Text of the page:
Developing, testing and mocking the largest MIDI instrument of the world with a Raspberry Pi and a DIY LEDs piano

“El Carrillón”

“El Carrillón” is a bell tower located in “La Fiesta Nacional de la Flor” in Escobar, Buenos Aires, Argentina. There, a huge event takes place every year:

There are 18 pneumatic bells, controlled by a Raspberry Pi Zero using two IO Pi Zero boards and then a driver module composed of triacs. Each IO expander gives us 16 GPIOs with a total of 24 channels. There is a MIDI keyboard connected to the setup, so they can play live, and also record songs.

The Raspberry Pi setup is only two years old, and before that the automation was driven by a couple of PIC processors, that could only play one song: “Ayer” (Spanish for “Yesterday”), as the label in the memory chip advertises. The first move to revamp the instrument was to use a Pi and some python, but the time for the real thing has come, so, python don’t be shy and move aside, Smalltalk is coming.

Each bell is associated to a given musical note. So you can play any MIDI file on the Pi and the notes of the song will actually be mapped to the tuned bells. Of course, there are MIDIs that may not sound very well when played, for example, if they use more than the 18 available notes, or if they use chords or play too fast. So… there are MIDIs that sound better than others. But that’s outside the scope of this post.

All this setup, as well as the code (open-source and available in Github), was developed by my friend Gera Richarte, so all credits go to him. The original code was 100% in Python.

For this year, Gera wanted to provide a web interface (also running in the Pi Zero!!!) so that you can select which songs to play, stop, pause, and do some admin tasks. As I was doing lots of experiments with IoT and VASmalltalk, I joined him so that both together could:

  • Migrate (at least in part) the MIDI part to Smalltalk.
  • Code in Smalltalk the interface to a MCP23017 chip (IO Pi Zero hats) via I2C.
  • Create a web interface in Smalltalk to be run in the Pi

Smalltalk, start talking MIDI please!

The first thing we needed to do was to be able to “read” the MIDI events of the running MIDI song. For this we relied on some Python tooling and we created a simple midi2tcp script and a TCP client in Smalltalk. The Python listens for MIDI events using rtmidi and just forwards them to the TCP endpoint running in Smalltalk.

Even if that was enough for our needs, Gera went ahead and also coded a tcp2midi in Python so that we could also talk back MIDI events from Smalltalk to Python, and do things like:

exampleProxyChorder
    "
      self exampleProxyChorder
    "
    | in out evt |
    in := MidiInput localProxy.
    out := MidiOutput localProxy.
    [[true] whileTrue: [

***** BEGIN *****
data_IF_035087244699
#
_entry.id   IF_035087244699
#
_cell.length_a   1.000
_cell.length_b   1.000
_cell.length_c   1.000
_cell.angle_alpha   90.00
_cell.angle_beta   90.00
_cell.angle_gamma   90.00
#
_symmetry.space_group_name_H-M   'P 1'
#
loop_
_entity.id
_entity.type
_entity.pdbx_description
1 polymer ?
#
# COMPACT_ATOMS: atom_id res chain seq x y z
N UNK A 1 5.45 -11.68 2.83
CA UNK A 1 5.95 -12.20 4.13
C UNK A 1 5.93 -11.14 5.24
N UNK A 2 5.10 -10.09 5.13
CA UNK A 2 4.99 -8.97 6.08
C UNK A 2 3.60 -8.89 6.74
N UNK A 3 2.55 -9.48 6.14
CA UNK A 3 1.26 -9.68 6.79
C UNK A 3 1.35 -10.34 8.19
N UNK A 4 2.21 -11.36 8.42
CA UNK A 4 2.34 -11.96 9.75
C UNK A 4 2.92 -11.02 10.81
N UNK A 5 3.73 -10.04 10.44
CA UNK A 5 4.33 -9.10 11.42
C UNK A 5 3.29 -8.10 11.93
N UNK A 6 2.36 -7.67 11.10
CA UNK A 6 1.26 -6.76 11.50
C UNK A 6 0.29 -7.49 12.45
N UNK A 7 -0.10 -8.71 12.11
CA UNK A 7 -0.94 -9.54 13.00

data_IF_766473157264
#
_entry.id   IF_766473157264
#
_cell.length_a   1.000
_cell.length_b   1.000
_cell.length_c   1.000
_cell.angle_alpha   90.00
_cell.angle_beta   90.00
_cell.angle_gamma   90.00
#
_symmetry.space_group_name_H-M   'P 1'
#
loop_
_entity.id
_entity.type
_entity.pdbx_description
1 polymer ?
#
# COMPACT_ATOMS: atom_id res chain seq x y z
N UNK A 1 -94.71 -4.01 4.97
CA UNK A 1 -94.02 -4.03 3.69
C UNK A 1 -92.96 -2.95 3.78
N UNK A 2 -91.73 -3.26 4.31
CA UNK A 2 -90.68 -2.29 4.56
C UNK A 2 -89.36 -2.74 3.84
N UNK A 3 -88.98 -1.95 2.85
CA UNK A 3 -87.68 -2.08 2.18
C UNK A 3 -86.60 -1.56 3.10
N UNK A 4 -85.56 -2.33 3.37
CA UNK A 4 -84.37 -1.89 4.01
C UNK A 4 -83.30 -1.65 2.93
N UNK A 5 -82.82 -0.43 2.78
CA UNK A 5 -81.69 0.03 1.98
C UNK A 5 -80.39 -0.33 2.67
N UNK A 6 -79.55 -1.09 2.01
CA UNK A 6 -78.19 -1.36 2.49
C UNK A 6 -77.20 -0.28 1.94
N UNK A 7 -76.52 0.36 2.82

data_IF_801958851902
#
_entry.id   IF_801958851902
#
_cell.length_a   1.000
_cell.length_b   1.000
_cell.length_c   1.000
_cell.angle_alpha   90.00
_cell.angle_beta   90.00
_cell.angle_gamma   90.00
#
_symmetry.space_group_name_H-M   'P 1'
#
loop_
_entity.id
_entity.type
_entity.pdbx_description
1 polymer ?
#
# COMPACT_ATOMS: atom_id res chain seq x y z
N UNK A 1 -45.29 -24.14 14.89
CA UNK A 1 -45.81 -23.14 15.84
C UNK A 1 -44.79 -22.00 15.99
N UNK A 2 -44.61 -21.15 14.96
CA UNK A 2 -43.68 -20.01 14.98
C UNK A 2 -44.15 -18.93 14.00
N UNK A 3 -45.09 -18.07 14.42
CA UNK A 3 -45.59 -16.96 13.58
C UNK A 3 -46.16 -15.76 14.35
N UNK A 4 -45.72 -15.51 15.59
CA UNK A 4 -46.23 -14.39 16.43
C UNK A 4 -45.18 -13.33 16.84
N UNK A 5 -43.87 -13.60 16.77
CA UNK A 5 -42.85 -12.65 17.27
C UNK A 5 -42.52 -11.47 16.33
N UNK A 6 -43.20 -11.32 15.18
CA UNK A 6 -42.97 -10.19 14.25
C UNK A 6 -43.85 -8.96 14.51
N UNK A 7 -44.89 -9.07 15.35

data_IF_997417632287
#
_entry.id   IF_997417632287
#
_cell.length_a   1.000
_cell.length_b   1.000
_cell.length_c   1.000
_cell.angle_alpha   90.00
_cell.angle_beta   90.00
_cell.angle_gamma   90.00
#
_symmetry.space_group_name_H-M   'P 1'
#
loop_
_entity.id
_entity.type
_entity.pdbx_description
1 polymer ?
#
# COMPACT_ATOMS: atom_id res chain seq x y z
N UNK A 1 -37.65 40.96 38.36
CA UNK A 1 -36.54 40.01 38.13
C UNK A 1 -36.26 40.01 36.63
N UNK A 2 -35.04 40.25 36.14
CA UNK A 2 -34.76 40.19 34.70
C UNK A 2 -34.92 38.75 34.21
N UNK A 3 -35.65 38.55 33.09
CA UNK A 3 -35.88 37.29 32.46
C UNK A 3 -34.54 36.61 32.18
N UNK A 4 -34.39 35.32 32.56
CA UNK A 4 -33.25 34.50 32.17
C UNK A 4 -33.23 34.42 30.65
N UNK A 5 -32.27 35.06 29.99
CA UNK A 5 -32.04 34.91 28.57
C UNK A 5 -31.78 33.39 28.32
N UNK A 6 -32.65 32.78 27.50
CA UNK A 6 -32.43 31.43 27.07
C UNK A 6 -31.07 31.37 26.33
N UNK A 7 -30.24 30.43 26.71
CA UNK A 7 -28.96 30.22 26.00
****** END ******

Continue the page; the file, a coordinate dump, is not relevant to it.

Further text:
evt := in nextEvent.
        out nextEventPut: evt.
        (evt isNoteOn | evt isNoteOff) ifTrue: [ 
            evt note: evt note + 4.
            out nextEventPut: evt.
            evt note: evt note + 3.
            out nextEventPut: evt.]
    ]] forkAt: Processor userBackgroundPriority

Below you can see a nice video about it:

With this step, we were able to start getting MIDI events on Smalltalk. You can find this MIDI code here.

Coding a Smalltalk interface to MCP23017 (IO expander)

On a previous post, you can see how to get started with Smalltalk and the Raspberry Pi as well as how to use the GPIOs with the pigpio wrapper.

The IO expander consist of a MCP23017 chip which supports the protocols I2C and SPI. We used I2C and so we created a class I2CDeviceGPIOMCP23017 subclass of `I2cDevice`.

But that was not all… the most amazing part is that Gera coded all this on a Linux desktop without any Pi. He wrote all unit tests with an interesting mocking technique (for another post!). And guess what? When we tried on the Pi, the whole I2CDeviceGPIOMCP23017 was working perfectly.

Eventually he tried on the Pi. But not his. Mine. Remotely. From 10km away. This is thanks to the ability of pigpio to work remotely with a daemon. See this post for details.

So… after this step, we were able to use our IO expander via I2C from Smalltalk.

Carrillón Web Interface

This is the part I am being involved the most. It’s a simple server-side rendering application made with Seaside and Bootstrap frameworks. All requests are AJAX. The application is then prepared for deployment and runs headless on the Pi Zero.

This is how it currently looks like:

The code is quite simple. What we do to play a song is to fork a OS process and execute the Unix command aplaymidi. For example:

aplaymidi --port 128:0 "$CARRILLON_GIT_ROOT/web/files/Metallica - Nothing Else Matters.mid"`

Then, the stop button does a kill -SIGTERM XXXX, the pause does a kill -SIGSTOP and the resume a kill -SIGCONT.

Putting all pieces together

We have a web interface that can start playing MIDI songs. We have a Python midi2tcp that process MIDI notes and send them via TCP to a server in Smalltalk. The MIDI notes are then mapped to concrete GPIOs (representing a particular bell) and we pulse those GPIOs that eventually end up hitting the physical bell.

Testing with a Do-It-Yourself LEDs piano

So far everything great. But how do we test this without having to go there and test with the physical bells? Well… we could print into the console the MIDI notes being processed as well as the GPIO numbers being activated. But seriously, is that fun? No!

Therefore…I built a 16 leds piano. I assigned each led the correct note exactly in the same order as they are in “El Carrillon”. See the piano live:

And of course, not only we can play from our web console but I can also play any song with a virtual keyboard hahah:

That’s all! Hope you enjoyed.


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